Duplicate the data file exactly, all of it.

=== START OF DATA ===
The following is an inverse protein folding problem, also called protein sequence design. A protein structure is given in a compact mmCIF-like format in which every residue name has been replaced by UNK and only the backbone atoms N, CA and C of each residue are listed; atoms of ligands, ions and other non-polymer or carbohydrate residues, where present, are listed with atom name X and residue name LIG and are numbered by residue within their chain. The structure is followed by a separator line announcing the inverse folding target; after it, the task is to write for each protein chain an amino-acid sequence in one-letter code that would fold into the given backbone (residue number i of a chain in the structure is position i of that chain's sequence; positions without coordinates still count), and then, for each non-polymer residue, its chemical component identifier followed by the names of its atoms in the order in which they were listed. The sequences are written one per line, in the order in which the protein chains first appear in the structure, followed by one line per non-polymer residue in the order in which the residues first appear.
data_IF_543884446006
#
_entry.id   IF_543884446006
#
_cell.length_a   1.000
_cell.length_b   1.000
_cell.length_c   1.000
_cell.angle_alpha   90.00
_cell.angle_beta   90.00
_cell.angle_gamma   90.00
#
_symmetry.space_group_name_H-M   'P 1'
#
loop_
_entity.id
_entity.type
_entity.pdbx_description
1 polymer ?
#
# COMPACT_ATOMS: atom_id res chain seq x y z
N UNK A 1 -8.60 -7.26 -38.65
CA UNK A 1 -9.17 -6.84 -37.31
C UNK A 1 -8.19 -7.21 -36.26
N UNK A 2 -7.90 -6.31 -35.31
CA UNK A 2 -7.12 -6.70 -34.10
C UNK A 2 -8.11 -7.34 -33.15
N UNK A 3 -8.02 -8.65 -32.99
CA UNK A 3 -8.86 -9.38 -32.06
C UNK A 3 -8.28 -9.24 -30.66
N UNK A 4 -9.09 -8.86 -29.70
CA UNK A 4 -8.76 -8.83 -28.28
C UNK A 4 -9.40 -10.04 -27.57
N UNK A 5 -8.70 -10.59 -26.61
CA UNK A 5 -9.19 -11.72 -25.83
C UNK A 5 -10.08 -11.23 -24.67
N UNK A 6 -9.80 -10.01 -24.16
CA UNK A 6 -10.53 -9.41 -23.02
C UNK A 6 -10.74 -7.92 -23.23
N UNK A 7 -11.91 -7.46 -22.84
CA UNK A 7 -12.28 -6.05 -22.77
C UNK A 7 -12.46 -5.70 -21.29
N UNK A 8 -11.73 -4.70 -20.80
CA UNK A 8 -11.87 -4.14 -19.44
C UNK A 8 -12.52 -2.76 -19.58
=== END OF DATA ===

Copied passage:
The following is an inverse protein folding problem, also called protein sequence design. A protein structure is given in a compact mmCIF-like format in which every residue name has been replaced by UNK and only the backbone atoms N, CA and C of each residue are listed; atoms of ligands, ions and other non-polymer or carbohydrate residues, where present, are listed with atom name X and residue name LIG and are numbered by residue within their chain. The structure is followed by a separator line announcing the inverse folding target; after it, the task is to write for each protein chain an amino-acid sequence in one-letter code that would fold into the given backbone (residue number i of a chain in the structure is position i of that chain's sequence; positions without coordinates still count), and then, for each non-polymer residue, its chemical component identifier followed by the names of its atoms in the order in which they were listed. The sequences are written one per line, in the order in which the protein chains first appear in the structure, followed by one line per non-polymer residue in the order in which the residues first appear.
data_IF_543884446006
#
_entry.id   IF_543884446006
#
_cell.length_a   1.000
_cell.length_b   1.000
_cell.length_c   1.000
_cell.angle_alpha   90.00
_cell.angle_beta   90.00
_cell.angle_gamma   90.00
#
_symmetry.space_group_name_H-M   'P 1'
#
loop_
_entity.id
_entity.type
_entity.pdbx_description
1 polymer ?
#
# COMPACT_ATOMS: atom_id res chain seq x y z
N UNK A 1 -8.60 -7.26 -38.65
CA UNK A 1 -9.17 -6.84 -37.31
C UNK A 1 -8.19 -7.21 -36.26
N UNK A 2 -7.90 -6.31 -35.31
CA UNK A 2 -7.12 -6.70 -34.10
C UNK A 2 -8.11 -7.34 -33.15
N UNK A 3 -8.02 -8.65 -32.99
CA UNK A 3 -8.86 -9.38 -32.06
C UNK A 3 -8.28 -9.24 -30.66
N UNK A 4 -9.09 -8.86 -29.70
CA UNK A 4 -8.76 -8.83 -28.28
C UNK A 4 -9.40 -10.04 -27.57
N UNK A 5 -8.70 -10.59 -26.61
CA UNK A 5 -9.19 -11.72 -25.83
C UNK A 5 -10.08 -11.23 -24.67
N UNK A 6 -9.80 -10.01 -24.16
CA UNK A 6 -10.53 -9.41 -23.02
C UNK A 6 -10.74 -7.92 -23.23
N UNK A 7 -11.91 -7.46 -22.84
CA UNK A 7 -12.28 -6.05 -22.77
C UNK A 7 -12.46 -5.70 -21.29
N UNK A 8 -11.73 -4.70 -20.80
CA UNK A 8 -11.87 -4.14 -19.44
C UNK A 8 -12.52 -2.76 -19.58